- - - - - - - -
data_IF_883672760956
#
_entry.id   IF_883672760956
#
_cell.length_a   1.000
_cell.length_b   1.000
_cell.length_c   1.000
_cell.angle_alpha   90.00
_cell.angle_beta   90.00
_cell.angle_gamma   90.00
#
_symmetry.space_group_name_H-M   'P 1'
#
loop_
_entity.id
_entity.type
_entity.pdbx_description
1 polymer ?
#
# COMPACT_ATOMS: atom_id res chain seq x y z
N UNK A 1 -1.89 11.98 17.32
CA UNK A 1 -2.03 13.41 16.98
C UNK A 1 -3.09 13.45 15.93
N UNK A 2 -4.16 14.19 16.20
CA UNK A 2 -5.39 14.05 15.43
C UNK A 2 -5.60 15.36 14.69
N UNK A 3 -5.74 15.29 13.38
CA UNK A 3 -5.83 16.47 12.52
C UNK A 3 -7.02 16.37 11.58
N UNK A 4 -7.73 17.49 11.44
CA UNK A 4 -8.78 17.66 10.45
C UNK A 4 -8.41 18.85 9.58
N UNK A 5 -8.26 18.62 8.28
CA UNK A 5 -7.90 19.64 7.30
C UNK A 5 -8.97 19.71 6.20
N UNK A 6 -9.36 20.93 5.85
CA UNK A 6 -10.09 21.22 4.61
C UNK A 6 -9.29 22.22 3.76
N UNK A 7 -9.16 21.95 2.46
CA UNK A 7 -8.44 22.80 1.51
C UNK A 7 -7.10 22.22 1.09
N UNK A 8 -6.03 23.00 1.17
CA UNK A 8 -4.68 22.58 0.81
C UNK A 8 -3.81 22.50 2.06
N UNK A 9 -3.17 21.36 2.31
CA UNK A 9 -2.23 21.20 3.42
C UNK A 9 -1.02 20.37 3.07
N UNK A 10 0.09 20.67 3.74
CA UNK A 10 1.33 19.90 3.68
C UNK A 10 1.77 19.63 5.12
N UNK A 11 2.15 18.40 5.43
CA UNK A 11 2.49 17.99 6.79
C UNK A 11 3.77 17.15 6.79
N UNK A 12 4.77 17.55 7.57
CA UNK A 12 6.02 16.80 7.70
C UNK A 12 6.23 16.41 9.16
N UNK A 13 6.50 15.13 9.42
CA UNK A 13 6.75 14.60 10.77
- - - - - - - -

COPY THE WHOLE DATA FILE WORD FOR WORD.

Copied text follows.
data_IF_883672760956
#
_entry.id   IF_883672760956
#
_cell.length_a   1.000
_cell.length_b   1.000
_cell.length_c   1.000
_cell.angle_alpha   90.00
_cell.angle_beta   90.00
_cell.angle_gamma   90.00
#
_symmetry.space_group_name_H-M   'P 1'
#
loop_
_entity.id
_entity.type
_entity.pdbx_description
1 polymer ?
#
# COMPACT_ATOMS: atom_id res chain seq x y z
N UNK A 1 -1.89 11.98 17.32
CA UNK A 1 -2.03 13.41 16.98
C UNK A 1 -3.09 13.45 15.93
N UNK A 2 -4.16 14.19 16.20
CA UNK A 2 -5.39 14.05 15.43
C UNK A 2 -5.60 15.36 14.69
N UNK A 3 -5.74 15.29 13.38
CA UNK A 3 -5.83 16.47 12.52
C UNK A 3 -7.02 16.37 11.58
N UNK A 4 -7.73 17.49 11.44
CA UNK A 4 -8.78 17.66 10.45
C UNK A 4 -8.41 18.85 9.58
N UNK A 5 -8.26 18.62 8.28
CA UNK A 5 -7.90 19.64 7.30
C UNK A 5 -8.97 19.71 6.20
N UNK A 6 -9.36 20.93 5.85
CA UNK A 6 -10.09 21.22 4.61
C UNK A 6 -9.29 22.22 3.76
N UNK A 7 -9.16 21.95 2.46
CA UNK A 7 -8.44 22.80 1.51
C UNK A 7 -7.10 22.22 1.09
N UNK A 8 -6.03 23.00 1.17
CA UNK A 8 -4.68 22.58 0.81
C UNK A 8 -3.81 22.50 2.06
N UNK A 9 -3.17 21.36 2.31
CA UNK A 9 -2.23 21.20 3.42
C UNK A 9 -1.02 20.37 3.07
N UNK A 10 0.09 20.67 3.74
CA UNK A 10 1.33 19.90 3.68
C UNK A 10 1.77 19.63 5.12
N UNK A 11 2.15 18.40 5.43
CA UNK A 11 2.49 17.99 6.79
C UNK A 11 3.77 17.15 6.79
N UNK A 12 4.77 17.55 7.57
CA UNK A 12 6.02 16.80 7.70
C UNK A 12 6.23 16.41 9.16
N UNK A 13 6.50 15.13 9.42
CA UNK A 13 6.75 14.60 10.77